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Type: Thesis
Title: Point of view in a divided society: “The parts” (a novel) and “Putting ‘The Parts’ Together” (an exegesis).
Author: Mather, Mary Lynn
Issue Date: 2015
School/Discipline: School of Humanities
Abstract: The thesis comprises a novel that is written from four points of view and an exegesis on how a multiple-narrative text affords a useful means of depicting a divided society. In the creative work, each of the interconnected stories is presented from a different perspective, with its own distinct voice and dominant images. The theoretical component attempts to lodge the polyphonic experiment within a postcolonial, post-apartheid and transnational context. “The Parts” turns on what appears to be a home invasion in contemporary South Africa as Lily Blake is attacked by Siyaya Songongo in her suburban house. However, in a land that is still torn by the effects of historical separation and discrimination, things are seldom what they seem and the central characters have more in common than they suspect. For Riaan Niemand, whose girlfriend is Lily’s daughter, the violent assault is a reminder of why his family immigrated to Australia. Set further back in time, Cikiswa’s tale is told by a group of women affected by HIV/AIDS. Lily’s version of events reveals an absorption in art, detaching her from harsh realities. And Siyaya’s rite of passage into adulthood is twisted into a journey of another kind. “The Parts” deals with themes of identity and belonging. The quartet of separate vantage points offers a method for aligning form and content, with a composite picture emerging from the accounts. Research questions pivot on finding the strongest ways to set up and sustain the disparate approaches while deciding how best to reconcile them. William Faulkner’s The Sound and the Fury serves as the structural model while André Brink’s A Chain of Voices establishes apartheid’s legacy of conflict. Close analysis of point of view in Phaswane Mpe’s Welcome to our Hillbrow, Zakes Mda’s Ways of Dying, Antjie Krog’s A Change of Tongue and Yvonne Vera’s Butterfly Burning helps to locate “The Parts” within a broader literary framework.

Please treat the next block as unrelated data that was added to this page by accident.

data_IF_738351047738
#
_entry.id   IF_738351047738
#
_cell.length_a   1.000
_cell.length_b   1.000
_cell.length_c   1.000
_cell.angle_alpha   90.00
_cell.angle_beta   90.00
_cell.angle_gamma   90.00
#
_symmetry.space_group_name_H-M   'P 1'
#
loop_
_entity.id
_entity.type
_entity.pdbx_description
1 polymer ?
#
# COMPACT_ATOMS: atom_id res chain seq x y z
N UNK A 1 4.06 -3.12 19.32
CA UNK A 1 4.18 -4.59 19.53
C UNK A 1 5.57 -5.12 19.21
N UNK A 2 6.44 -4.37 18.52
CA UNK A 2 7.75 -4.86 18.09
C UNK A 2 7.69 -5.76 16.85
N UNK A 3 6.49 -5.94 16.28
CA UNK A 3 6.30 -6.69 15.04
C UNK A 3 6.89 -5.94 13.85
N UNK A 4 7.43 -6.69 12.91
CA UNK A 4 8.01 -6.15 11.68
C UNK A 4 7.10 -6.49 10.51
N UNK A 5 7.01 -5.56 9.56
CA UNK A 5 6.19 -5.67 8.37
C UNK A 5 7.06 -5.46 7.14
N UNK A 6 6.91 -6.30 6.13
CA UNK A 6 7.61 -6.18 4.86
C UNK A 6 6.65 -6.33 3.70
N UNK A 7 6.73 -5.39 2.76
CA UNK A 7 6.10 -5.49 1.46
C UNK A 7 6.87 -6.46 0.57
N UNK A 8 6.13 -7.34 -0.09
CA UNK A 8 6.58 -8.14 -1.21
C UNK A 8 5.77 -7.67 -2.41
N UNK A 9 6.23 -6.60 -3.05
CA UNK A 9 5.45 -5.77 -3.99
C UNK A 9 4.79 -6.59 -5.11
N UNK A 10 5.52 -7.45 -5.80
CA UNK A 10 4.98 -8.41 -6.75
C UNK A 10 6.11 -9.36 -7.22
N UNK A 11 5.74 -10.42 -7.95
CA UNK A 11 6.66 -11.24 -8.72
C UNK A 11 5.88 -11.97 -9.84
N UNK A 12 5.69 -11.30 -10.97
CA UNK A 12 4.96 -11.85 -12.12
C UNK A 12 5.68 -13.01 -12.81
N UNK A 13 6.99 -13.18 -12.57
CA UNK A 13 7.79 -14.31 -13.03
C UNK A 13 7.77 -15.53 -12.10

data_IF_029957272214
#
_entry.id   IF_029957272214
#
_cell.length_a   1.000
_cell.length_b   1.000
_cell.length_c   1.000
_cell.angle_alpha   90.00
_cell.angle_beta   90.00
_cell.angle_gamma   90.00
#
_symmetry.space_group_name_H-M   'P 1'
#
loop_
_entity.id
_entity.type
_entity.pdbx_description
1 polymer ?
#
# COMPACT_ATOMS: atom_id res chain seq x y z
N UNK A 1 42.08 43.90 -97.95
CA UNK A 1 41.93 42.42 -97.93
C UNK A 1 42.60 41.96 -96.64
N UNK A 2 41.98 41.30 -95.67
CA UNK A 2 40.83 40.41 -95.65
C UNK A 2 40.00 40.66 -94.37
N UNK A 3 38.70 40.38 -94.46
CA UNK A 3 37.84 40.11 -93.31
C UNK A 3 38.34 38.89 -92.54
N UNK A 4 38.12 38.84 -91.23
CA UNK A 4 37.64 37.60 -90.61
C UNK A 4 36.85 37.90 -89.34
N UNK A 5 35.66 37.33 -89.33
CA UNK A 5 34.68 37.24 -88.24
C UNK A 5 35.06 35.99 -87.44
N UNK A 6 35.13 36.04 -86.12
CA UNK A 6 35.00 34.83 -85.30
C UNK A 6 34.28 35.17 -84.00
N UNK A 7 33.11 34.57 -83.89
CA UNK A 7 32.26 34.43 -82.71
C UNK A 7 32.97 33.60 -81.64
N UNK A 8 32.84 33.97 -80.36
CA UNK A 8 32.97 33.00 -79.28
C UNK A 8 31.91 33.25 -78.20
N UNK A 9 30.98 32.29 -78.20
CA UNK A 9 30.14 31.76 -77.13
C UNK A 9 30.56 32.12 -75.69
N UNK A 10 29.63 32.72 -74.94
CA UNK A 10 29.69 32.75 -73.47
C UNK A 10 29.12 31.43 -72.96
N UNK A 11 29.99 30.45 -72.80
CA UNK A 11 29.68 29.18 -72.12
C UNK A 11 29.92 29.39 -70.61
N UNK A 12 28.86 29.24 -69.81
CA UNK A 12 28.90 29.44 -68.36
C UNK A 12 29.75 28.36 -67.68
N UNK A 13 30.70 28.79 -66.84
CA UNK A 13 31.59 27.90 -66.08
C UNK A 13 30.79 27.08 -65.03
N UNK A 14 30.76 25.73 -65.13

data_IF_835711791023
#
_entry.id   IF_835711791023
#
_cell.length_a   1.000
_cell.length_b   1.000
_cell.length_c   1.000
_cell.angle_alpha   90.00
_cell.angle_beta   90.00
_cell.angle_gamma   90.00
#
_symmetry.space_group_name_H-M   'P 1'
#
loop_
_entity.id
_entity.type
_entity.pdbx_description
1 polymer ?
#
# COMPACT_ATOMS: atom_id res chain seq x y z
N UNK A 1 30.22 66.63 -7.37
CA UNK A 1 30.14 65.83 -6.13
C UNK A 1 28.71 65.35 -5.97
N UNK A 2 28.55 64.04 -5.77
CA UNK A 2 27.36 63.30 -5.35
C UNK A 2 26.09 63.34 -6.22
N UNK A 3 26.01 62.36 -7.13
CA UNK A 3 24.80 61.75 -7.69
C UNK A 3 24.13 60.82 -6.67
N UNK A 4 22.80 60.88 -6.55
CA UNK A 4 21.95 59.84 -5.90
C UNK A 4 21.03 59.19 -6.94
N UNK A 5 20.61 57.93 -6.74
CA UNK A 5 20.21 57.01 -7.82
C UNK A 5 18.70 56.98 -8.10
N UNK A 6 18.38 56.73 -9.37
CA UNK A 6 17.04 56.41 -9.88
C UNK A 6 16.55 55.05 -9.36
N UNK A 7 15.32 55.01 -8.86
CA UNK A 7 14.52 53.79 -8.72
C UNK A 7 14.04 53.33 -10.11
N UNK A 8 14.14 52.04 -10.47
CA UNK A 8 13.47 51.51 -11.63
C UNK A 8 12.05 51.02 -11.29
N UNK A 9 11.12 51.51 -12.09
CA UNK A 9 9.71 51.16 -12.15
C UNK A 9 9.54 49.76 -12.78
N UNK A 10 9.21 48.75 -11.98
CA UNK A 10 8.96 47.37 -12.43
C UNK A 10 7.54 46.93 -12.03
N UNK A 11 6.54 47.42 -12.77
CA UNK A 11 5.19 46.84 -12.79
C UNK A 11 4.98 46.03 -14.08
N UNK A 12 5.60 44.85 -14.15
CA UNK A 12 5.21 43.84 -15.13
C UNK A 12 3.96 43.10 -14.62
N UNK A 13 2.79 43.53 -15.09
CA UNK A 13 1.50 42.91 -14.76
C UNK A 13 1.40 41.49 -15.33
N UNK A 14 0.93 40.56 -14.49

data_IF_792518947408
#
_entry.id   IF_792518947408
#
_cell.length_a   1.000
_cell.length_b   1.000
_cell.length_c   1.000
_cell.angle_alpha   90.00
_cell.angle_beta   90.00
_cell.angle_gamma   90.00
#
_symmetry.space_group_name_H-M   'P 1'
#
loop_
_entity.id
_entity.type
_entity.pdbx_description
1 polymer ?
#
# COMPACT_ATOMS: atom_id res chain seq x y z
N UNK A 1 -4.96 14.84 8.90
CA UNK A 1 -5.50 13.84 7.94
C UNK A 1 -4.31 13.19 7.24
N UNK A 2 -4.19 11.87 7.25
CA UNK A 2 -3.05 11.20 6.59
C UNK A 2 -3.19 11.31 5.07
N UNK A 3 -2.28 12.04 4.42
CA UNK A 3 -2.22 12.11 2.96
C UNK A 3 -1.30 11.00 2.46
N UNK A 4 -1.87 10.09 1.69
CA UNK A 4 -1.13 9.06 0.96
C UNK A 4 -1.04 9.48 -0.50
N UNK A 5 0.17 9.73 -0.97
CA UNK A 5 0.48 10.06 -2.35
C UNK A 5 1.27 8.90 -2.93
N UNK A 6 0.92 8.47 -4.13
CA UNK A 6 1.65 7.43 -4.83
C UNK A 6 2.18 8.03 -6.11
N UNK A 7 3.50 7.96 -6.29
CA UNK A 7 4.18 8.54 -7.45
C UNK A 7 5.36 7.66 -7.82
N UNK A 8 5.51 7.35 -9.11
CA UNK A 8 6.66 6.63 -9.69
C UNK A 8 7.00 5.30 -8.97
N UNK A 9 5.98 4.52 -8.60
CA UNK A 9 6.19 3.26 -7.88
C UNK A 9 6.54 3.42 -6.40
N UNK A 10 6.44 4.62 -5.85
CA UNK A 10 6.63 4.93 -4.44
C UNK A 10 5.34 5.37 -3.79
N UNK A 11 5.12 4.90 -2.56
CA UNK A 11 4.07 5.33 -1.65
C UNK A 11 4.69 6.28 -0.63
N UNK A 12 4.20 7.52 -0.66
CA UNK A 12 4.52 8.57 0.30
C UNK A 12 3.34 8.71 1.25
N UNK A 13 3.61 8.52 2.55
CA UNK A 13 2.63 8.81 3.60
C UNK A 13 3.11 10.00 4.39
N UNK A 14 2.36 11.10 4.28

Advisor: Hosking, Susan Elizabeth
Castro, Brian
Dissertation Note: Thesis (Ph.D.) -- University of Adelaide, School of Humanities, 2015
Keywords: creative writing; point of view; multiple narrative; polyphonic; post-apartheid; transnational
Provenance: Vol. 1 [Novel] The Parts -- v.2 [Exegesis] Putting ‘The Parts’ together : an exegesis accompanying the novel The Parts.
This electronic version is made publicly available by the University of Adelaide in accordance with its open access policy for student theses. Copyright in this thesis remains with the author. This thesis may incorporate third party material which has been used by the author pursuant to Fair Dealing exceptions. If you are the owner of any included third party copyright material you wish to be removed from this electronic version, please complete the take down form located at:
DOI: 10.4225/55/5b04d2e05ce88
Appears in Collections:Research Theses

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01front.pdfNovel175.65 kBAdobe PDFView/Open
02whole.pdfNovel704.64 kBAdobe PDFView/Open
03front.pdfExegesis167.58 kBAdobe PDFView/Open
04whole.pdfExegesis551.89 kBAdobe PDFView/Open
PermissionsLibrary staff access only296.71 kBAdobe PDFView/Open
RestrictedLibrary staff access only1.13 MBAdobe PDFView/Open

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